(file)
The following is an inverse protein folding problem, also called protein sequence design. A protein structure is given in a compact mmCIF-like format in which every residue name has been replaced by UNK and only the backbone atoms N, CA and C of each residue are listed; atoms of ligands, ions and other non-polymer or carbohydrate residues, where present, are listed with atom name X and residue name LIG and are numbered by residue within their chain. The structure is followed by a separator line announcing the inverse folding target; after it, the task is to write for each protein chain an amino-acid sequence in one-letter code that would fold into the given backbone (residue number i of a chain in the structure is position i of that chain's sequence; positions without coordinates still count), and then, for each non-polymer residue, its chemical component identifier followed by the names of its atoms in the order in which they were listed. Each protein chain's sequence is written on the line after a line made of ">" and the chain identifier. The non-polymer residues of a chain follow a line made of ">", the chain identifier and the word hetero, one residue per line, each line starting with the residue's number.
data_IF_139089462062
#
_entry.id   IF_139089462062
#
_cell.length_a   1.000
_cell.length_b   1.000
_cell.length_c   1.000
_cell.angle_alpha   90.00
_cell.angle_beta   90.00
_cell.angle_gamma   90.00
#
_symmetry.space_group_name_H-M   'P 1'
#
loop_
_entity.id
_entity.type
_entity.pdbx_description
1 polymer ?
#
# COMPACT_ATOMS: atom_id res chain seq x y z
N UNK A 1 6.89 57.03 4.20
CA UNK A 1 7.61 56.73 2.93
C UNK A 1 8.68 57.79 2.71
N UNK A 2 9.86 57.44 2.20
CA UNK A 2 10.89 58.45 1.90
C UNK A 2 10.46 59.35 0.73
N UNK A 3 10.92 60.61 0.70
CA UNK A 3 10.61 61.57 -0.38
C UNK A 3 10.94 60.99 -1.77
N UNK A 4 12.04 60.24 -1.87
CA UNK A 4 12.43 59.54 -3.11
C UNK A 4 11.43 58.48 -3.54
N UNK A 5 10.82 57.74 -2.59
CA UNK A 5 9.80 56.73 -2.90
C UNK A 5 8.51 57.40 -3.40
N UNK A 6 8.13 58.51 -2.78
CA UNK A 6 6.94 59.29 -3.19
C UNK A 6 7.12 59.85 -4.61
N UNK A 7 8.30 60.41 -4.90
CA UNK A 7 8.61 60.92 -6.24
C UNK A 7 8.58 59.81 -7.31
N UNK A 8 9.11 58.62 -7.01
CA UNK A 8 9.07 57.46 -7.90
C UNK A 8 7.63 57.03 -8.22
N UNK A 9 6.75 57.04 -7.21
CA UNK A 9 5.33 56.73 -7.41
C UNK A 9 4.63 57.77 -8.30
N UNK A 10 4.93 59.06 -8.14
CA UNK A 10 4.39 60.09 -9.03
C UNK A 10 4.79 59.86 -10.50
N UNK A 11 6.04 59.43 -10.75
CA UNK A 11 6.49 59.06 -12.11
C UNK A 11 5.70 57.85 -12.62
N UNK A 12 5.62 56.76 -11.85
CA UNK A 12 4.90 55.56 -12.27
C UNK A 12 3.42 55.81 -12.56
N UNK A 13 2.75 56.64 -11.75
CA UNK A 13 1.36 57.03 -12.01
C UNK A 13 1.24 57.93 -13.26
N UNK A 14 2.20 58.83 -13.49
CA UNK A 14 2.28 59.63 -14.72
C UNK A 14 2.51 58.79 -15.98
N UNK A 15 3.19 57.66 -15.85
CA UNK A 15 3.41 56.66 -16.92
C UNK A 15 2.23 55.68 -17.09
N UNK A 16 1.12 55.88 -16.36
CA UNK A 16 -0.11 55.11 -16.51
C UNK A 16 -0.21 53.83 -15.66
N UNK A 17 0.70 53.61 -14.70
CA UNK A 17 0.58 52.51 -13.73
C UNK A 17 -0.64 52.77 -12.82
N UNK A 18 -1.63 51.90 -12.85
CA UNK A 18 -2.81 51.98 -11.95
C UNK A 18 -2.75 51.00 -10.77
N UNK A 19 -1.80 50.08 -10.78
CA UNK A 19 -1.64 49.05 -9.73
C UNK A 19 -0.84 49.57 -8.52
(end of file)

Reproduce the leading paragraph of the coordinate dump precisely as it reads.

The following is an inverse protein folding problem, also called protein sequence design. A protein structure is given in a compact mmCIF-like format in which every residue name has been replaced by UNK and only the backbone atoms N, CA and C of each residue are listed; atoms of ligands, ions and other non-polymer or carbohydrate residues, where present, are listed with atom name X and residue name LIG and are numbered by residue within their chain. The structure is followed by a separator line announcing the inverse folding target; after it, the task is to write for each protein chain an amino-acid sequence in one-letter code that would fold into the given backbone (residue number i of a chain in the structure is position i of that chain's sequence; positions without coordinates still count), and then, for each non-polymer residue, its chemical component identifier followed by the names of its atoms in the order in which they were listed. Each protein chain's sequence is written on the line after a line made of ">" and the chain identifier. The non-polymer residues of a chain follow a line made of ">", the chain identifier and the word hetero, one residue per line, each line starting with the residue's number.